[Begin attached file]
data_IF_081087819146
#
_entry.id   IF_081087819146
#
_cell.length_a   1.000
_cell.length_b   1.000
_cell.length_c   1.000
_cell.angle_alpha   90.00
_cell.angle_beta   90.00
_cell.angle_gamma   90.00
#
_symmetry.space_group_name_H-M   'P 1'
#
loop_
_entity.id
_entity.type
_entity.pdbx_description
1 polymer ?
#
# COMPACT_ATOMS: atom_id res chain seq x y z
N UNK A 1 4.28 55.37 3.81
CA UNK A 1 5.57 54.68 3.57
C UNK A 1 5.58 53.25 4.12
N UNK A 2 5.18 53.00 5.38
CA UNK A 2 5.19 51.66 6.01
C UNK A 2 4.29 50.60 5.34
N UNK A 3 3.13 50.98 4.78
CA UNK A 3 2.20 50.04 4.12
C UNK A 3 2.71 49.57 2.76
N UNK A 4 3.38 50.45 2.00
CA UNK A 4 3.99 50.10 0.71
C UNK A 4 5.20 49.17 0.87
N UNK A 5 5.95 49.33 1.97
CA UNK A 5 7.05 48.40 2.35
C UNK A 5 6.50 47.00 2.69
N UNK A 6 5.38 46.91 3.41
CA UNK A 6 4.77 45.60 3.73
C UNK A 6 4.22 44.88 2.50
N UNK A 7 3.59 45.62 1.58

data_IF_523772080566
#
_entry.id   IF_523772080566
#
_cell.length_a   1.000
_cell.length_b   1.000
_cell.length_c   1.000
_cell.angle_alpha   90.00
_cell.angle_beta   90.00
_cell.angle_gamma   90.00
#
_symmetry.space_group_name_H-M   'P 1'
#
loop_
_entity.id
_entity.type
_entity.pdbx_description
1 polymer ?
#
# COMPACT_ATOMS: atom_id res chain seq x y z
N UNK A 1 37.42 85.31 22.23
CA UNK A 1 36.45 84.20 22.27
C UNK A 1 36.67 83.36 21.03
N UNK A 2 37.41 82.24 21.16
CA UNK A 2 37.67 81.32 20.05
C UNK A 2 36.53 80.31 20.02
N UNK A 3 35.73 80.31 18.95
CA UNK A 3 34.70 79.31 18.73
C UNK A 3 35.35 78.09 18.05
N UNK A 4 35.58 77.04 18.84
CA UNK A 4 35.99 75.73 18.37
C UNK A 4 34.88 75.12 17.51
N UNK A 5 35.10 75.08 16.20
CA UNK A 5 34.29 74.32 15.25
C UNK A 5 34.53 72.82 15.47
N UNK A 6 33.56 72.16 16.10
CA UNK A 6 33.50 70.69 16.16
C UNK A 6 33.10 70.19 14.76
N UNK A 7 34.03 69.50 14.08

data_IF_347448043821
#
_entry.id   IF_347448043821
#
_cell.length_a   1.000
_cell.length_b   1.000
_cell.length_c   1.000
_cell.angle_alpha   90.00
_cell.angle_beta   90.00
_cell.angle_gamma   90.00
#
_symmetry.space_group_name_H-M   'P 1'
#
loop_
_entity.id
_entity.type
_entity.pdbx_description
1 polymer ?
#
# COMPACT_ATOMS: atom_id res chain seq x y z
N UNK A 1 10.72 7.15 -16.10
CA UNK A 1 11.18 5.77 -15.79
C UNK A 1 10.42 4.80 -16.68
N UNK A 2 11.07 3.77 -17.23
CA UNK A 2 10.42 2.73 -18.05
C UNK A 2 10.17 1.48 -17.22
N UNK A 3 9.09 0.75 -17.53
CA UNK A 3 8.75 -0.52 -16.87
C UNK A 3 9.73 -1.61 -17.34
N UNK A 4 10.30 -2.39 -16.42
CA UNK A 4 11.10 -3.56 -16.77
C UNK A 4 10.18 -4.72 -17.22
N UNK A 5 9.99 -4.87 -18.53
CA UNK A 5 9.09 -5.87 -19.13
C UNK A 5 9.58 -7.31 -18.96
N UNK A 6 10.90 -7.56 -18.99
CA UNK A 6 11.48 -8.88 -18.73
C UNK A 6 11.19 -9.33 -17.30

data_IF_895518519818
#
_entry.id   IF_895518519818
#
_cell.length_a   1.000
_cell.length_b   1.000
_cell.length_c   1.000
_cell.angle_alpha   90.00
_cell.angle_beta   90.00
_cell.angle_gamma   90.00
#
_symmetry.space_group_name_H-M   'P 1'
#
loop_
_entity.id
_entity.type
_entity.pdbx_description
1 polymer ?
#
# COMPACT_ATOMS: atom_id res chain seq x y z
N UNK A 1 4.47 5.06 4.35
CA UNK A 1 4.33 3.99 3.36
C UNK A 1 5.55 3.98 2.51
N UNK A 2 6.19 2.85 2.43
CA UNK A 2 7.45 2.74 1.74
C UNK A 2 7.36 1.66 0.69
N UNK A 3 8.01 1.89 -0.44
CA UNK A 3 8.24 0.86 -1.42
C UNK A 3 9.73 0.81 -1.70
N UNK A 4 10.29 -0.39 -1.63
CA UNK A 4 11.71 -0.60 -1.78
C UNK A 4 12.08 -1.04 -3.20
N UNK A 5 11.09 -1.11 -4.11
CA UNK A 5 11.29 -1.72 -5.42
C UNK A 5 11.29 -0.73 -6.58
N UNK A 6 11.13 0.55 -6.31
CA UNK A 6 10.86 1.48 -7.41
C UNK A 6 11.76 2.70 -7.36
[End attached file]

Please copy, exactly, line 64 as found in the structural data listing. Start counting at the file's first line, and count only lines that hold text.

CA UNK A 2 37.67 81.32 20.05